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Saturday, August 16, 2014

Jay And Chandler From Music Geek Services On The Latest Inner Circle Podcast

Bobby Owsinski's Inner Circle Podcast image
If you're into marketing yourself and your music, you'll love this week's Inner Circle Podcast. It features Jay and Chandler Coyle from Music Geek Services and they'll describe how they help artists and bands enlarge their audiences and sell more merch.

Also featured this week is an in-depth explanation of the "1,000 Fan Theory" of a making a living from a core audience, and a discussion of my 10 favorite microphones.

Check it out at

Thursday, August 14, 2014

The Beatles "Hello Goodbye" Isolated Bass And Drums

It's always good to get a Beatles fix and here's a great one with the isolated bass and drums from "Hello, Goodbye" off of the band's Magical Mystery Tour album. This one's a lot of fun to listen to because you just hear the stripped down rhythm section (except for the leakage), spread with the drums to the left and the bass to right, without any of the many overdubs on the song. Here's what to listen for:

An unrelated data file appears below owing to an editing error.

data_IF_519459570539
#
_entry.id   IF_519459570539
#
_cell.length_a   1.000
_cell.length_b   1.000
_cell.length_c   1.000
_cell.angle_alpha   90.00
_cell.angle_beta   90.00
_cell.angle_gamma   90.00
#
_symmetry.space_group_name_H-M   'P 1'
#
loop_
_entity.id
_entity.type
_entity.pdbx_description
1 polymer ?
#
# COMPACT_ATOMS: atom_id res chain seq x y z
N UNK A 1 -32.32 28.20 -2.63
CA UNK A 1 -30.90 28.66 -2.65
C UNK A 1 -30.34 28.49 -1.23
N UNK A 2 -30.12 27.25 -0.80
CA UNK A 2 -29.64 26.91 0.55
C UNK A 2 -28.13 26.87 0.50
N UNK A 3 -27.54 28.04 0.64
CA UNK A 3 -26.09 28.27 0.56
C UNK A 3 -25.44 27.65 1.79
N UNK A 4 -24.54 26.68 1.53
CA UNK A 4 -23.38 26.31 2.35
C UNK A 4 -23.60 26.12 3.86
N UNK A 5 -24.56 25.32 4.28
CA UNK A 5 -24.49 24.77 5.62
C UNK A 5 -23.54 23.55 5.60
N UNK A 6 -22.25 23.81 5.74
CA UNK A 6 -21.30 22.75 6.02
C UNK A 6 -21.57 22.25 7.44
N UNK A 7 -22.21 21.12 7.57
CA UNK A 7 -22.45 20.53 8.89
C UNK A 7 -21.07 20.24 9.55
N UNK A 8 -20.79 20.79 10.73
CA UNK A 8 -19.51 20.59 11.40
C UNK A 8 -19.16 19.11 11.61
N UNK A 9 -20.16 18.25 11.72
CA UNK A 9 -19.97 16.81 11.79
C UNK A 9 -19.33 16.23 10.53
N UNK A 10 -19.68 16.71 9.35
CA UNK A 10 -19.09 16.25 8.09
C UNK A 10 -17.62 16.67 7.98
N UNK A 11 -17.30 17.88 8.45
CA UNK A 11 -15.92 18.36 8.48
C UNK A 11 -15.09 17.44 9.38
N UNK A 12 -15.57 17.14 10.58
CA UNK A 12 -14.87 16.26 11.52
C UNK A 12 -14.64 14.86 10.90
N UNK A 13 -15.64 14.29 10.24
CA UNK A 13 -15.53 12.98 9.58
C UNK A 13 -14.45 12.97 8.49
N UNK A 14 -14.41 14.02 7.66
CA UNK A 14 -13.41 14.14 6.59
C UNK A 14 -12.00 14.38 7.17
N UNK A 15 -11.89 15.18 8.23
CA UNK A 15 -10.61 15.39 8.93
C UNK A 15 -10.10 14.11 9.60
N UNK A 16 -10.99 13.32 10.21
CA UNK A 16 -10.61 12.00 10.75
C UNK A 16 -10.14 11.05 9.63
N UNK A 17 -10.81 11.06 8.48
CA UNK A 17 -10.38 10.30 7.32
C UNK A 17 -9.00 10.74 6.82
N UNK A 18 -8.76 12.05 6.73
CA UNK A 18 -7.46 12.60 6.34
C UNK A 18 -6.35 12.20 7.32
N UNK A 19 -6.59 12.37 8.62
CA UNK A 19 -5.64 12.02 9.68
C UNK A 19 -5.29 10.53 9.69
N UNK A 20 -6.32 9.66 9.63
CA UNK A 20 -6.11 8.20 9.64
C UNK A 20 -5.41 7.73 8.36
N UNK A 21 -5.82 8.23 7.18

1. The drums are extremely compressed and distorted. The various Beatle engineers used to use a Fairchild 660 on the drums, but on this song it was really cranked.

2. Take notice that Ringo actually doesn't play a lot in the song except for the kick drum, as the motion is mostly carried by a shaker. Despite that, this song is a perfect illustration of his excellent time and showcases his very unique tom fills.

3. The bass is pretty spot on and ever so slightly ahead of the beat. By this time, Sir Paul was overdubbing his bass towards the end of the production so he could better tailor the part to fit the song. This is a perfect illustration of that technique.

4. Listen to the bass part on the outro after about the 3:00 mark. This is something that I hadn't heard on the record before.

5. It's interesting to hear the piano, organ and percussion leakage on the left and the vocal on the right.

This video will no doubt be taken down soon, so enjoy it while you can.


Wednesday, August 13, 2014

What To Do When The Song Is Over

Tom Jackson is one of the best coaches in the world when it comes to live stage performances, and has helped all sorts of performers improve their stage presence. Here are a number of suggestions he has about what to do when you end a song during a live performance. I bet that's a subject that you never thought about (I certainly hadn't), but he has some great ideas that are used by huge performers the world over if you pay attention.

His premise is that you ask the audience for applause at the end of a song non-verbally. Here's how.
  • Hold your ground onstage and don't back up. You can even take a couple of steps forward.
  • Pick a couple of people out in the audience and smile at them, nod at them, pump your fist at them, and generally just connect.